Sunday, June 20

The brilliant Ash Barty in a tennis bubble of her own after reaching the final in Madrid | Ashleigh barty


Ash Barty is living in a bubble right now, and he seems to be playing in a world of his own too. The extraordinary Australian champion has reached another grand finale, successfully overcoming the difficulties of another confined and biosecure sporting event to be on the brink of a fourth Madrid Open win of the year.

After defeating Spain’s Paula Badosa 6-4, 6-3 in Thursday’s semifinal to spoil the fun of the crowd returning to the Caja Mágica, Barty was asked if he had had a chance to sightsee at one of the best cities in Europe.

“No, we are in a bubble here. Like all other players, we respect the rules and we follow the rules, ”explained Barty. “Madrid is a beautiful city, but I know that Madrid is not going anywhere. We can go back and visit all the spectacular corners of the city. But for now, we do the right thing. “

And doing the right thing for Barty these days means only one thing: winning. Her victory, over dangerous 23-year-old wildcard Badosa, who was the last player to defeat her just a month ago on Charleston’s unusual green ‘clay’, brought Barty’s winning streak on red clay to 16 matches in two years. .

She made it seem as inevitable as the statistics suggested it should be to host another final on Saturday against Belarusian Aryna Sabalenka, who then beat Russia’s Anastasia Pavlyuchenkova 6-2, 6-3. Not that Barty saw it, as he later admitted: “It’s a late game and I’m not in Spanish time yet. “I’m Australian, I go to bed early, I wake up early so I don’t think I’m seeing that.”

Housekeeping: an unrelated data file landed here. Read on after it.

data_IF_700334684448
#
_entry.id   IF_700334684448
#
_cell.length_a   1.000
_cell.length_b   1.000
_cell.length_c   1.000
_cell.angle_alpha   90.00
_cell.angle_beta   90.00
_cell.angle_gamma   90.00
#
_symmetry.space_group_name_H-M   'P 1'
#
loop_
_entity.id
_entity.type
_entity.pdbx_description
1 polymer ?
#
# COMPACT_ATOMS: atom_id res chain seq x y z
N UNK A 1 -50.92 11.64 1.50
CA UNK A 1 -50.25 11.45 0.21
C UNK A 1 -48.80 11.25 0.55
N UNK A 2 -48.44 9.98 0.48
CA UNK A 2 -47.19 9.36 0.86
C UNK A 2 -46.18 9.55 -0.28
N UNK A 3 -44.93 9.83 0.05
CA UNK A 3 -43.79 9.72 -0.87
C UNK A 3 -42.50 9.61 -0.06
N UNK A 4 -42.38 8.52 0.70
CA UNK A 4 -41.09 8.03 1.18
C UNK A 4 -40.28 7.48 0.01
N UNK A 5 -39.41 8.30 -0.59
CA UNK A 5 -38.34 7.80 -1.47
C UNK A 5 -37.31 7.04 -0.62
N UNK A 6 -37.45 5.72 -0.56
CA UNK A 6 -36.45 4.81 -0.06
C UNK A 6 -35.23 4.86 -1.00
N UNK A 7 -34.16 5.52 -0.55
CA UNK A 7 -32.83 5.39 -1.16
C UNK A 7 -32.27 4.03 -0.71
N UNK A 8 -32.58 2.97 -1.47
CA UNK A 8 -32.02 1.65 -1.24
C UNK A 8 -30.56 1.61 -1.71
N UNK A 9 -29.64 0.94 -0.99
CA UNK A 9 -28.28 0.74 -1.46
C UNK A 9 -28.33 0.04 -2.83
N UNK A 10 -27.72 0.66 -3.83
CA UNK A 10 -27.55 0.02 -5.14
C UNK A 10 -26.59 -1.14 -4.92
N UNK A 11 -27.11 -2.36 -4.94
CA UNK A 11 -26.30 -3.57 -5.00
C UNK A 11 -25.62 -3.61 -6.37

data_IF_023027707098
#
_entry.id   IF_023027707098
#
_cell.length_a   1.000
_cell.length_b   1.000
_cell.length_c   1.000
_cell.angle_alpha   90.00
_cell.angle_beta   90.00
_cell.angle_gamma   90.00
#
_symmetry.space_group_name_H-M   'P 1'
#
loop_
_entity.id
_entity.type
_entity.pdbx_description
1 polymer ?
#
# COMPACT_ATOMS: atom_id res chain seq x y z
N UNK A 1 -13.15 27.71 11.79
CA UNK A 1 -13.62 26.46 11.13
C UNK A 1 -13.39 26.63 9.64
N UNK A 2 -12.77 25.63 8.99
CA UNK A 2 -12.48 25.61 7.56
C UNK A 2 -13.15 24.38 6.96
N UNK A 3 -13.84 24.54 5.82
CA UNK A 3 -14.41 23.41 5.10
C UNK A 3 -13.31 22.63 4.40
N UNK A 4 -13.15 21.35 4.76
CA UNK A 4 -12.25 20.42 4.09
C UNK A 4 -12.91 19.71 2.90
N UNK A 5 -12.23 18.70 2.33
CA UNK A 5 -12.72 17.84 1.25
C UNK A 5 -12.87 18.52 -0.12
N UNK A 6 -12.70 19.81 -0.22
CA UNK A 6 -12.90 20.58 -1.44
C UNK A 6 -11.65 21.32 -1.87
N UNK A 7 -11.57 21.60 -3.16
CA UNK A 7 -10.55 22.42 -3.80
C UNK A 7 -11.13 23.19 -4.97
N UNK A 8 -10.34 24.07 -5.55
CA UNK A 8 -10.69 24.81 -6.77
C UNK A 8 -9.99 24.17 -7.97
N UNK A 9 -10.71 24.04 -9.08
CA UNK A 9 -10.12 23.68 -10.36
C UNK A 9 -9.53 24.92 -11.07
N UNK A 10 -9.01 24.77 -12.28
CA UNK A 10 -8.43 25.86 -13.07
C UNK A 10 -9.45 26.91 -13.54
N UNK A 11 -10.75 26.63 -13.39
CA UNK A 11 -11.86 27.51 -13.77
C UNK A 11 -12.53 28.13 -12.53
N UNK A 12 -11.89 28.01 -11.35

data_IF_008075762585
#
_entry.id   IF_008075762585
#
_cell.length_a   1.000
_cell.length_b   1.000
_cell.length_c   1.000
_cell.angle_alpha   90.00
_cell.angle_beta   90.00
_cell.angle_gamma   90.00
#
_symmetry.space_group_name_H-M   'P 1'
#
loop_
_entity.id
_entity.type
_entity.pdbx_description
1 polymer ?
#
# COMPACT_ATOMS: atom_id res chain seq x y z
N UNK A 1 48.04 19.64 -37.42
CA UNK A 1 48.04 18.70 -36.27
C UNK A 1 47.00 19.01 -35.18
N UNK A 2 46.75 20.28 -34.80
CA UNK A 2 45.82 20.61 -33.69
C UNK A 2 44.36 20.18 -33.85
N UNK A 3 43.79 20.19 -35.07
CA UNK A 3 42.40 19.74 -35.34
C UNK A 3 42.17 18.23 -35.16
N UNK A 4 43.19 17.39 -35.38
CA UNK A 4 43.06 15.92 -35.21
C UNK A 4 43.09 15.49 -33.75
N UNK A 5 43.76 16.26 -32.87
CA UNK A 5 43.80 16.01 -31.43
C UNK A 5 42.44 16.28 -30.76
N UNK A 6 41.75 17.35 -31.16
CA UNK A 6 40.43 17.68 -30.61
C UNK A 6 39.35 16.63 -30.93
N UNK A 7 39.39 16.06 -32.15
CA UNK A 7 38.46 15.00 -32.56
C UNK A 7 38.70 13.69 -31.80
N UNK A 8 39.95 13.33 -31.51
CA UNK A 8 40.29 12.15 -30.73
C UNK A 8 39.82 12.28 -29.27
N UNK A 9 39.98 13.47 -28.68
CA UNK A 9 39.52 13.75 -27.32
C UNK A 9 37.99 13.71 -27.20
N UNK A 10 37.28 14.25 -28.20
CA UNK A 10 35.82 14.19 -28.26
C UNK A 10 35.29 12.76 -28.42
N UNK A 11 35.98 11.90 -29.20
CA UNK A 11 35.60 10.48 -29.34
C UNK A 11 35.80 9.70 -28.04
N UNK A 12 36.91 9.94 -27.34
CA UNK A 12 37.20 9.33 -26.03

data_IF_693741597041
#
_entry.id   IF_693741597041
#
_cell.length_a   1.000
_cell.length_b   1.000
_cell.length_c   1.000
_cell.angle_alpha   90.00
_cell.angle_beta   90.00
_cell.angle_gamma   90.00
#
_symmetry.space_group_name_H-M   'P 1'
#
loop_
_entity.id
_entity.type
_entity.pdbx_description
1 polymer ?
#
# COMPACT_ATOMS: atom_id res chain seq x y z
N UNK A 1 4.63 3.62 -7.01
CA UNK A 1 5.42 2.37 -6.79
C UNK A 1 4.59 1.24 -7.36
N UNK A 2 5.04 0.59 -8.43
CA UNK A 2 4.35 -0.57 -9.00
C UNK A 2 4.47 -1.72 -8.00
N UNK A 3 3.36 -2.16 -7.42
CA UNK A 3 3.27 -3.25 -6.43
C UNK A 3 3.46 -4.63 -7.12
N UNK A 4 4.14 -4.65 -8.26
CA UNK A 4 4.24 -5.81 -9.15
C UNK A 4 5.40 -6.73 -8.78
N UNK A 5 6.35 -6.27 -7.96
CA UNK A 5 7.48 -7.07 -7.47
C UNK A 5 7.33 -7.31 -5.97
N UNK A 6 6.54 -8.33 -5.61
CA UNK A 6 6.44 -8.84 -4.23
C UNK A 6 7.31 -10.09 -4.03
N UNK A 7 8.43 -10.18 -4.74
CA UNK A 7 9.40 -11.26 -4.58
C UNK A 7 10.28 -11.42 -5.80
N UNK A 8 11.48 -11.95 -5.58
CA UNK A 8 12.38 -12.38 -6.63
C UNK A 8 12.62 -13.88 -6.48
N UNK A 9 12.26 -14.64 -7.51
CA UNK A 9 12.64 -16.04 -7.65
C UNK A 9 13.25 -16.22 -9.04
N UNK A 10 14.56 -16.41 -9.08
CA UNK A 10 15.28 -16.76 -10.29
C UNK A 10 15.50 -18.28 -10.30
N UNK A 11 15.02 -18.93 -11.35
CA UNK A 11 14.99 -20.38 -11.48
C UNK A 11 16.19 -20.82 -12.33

Barty is now on the brink of back-to-back European titles on clay, having beaten powerhouse Sabalenka in the Stuttgart final a fortnight ago. One of his great strengths is how he is wonderfully adapting to all opponents and conditions as he goes along, just as Badosa had feared he would after his win at Charleston.

“She is an incredible, incredible player. I think she can’t lose a game lately, ”the Spaniard, who had been the first Spaniard to reach the round of 16 in Madrid, admired. “Today I saw why.”

It took a little while for Barty to get going, but it just felt like watching a boxer soak up a few suckers, assess the puzzle, and then dismantle his opponent with the most accurate punches. She increased the pressure on the world’s No. 62’s serve the further the first set progressed, eventually breaking delivery in the 10th game, when a double fault from Badosa gave the Queenslander the stanza.

Thereafter, Barty excelled in cruise control, highlighting the Spaniard’s powerful game and forcing her to make a growing number of errors for her ninth consecutive win in a match in all conditions. And the really bad news for the world’s number one pursuers?

“I’ve learned a lot more about the clay court game, but I promise you I’m still counting the grass season,” he said. “It’s one of my favorite times of the year.”


www.theguardian.com

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